personal information. PCI DSS compliance is
required by all card brands.1 Using a third-party vendor will not preclude a business from
being PCI-DSS certified.
Using a credit card processor that is
Most credit cards on file are used for recurring payments and/or where patients use their
credit card frequently to pay for their healthcare services. In these instances, a PCI-DSS
vendor offers card vaults. A payment vault
and “tokenization” solution are the core of the
PCI solution and assist e-commerce. The payment vault is a secure location used to store all
patient credit card numbers. Once the credit
card numbers have been inserted into the PCI
vault, the practice receives a
token that can be used in the
future. The token can then
be stored freely on the practice servers, because there is
no way to decrypt the PCI
token to determine the original credit card number.
A payment vault is a secure location to protect
the patient’s credit card information. Once
the credit card number has been inserted into
the hosted PCI vault, the practice will receive
a token that can be used in the future.
token is a process where a primary account
number is replaced with a surrogate value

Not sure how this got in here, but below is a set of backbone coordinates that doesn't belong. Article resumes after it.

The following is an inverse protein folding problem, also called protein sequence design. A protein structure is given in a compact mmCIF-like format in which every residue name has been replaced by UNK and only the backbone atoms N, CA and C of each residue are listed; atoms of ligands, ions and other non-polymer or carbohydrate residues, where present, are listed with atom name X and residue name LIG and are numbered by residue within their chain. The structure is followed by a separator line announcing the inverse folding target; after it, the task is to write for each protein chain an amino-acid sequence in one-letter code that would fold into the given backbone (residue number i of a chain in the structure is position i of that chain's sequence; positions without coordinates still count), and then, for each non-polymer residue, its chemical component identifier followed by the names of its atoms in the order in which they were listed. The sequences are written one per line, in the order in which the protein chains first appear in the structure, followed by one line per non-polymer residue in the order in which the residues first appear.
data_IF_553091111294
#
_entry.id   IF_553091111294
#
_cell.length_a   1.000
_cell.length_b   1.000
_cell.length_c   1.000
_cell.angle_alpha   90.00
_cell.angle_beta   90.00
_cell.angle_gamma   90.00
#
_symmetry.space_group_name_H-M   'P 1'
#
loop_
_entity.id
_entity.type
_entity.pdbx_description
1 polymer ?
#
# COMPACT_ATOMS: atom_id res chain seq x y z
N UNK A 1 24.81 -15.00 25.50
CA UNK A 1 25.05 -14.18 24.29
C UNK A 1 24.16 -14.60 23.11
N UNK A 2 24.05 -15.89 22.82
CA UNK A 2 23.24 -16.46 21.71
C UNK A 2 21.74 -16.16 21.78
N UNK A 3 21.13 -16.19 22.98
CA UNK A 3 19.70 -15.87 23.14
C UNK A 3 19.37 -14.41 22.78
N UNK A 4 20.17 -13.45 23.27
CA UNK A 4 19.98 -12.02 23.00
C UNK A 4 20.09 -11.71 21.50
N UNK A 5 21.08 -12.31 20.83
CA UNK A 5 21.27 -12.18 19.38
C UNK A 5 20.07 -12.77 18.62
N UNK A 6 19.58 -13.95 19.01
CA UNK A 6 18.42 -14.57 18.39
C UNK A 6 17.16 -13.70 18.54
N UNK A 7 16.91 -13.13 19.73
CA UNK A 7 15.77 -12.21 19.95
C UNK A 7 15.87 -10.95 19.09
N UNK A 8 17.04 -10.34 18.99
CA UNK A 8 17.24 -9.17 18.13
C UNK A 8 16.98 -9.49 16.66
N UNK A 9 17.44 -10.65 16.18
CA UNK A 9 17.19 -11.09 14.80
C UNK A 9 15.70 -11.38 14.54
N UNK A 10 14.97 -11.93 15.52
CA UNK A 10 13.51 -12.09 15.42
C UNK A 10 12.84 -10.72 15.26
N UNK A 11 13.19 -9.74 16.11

called a token.
The practice should develop a policy and pro-
cedure algorithm for processing payments
through a consent form mechanism. Once
the CCOF is set-up with a secure PCI-DSS
processor, the practice should ensure all their
internal processes are in place. The practice
should develop a policy and procedure for
how the CCOF payments will be processed.
The practice should also draft and approve
a consent form that the patient will sign prior
to their first payment being processed and a
policy on how the consent form will be pro-
vided to the patient. The practice must obtain
patients’ consent to process the charges on
their credit or debit cards under the Electronic
Funds Transfer Act (EFTA); otherwise it could
be an unauthorized purchase.
Policy and procedure
As part of the practice’s compliance program,
Penalties for non-compliance and
the practice should develop a financial policy
and procedure that outlines the process for
securing the patient’s credit card information.
Further, the practice should
conduct regular training on
this policy to ensure compli-
ance with any federal, state,
or local regulations.
The policy should out-
line the procedures for the
practice employees’ appro-
priate handling of credit and
debit card transactions. The
policy should also prohibit the practice staff
from maintaining information on the card-
holder in the practice.
The PCI compliance is maintained by the
industry standards body called PCI Security
Standards Council (SSC). The standards are
reinforced by five payment card brands:
Visa, MasterCard, American Express, JCB
International, and Discover. Each brand has
their standards for monitoring.
4 The penalty
for non-compliance with the PCI standards
can range from $2,000-$100,000 per month.
These violations are levied against banks
and credit card institutions and can be
The practice should
develop a policy and
procedure algorithm for
through a consent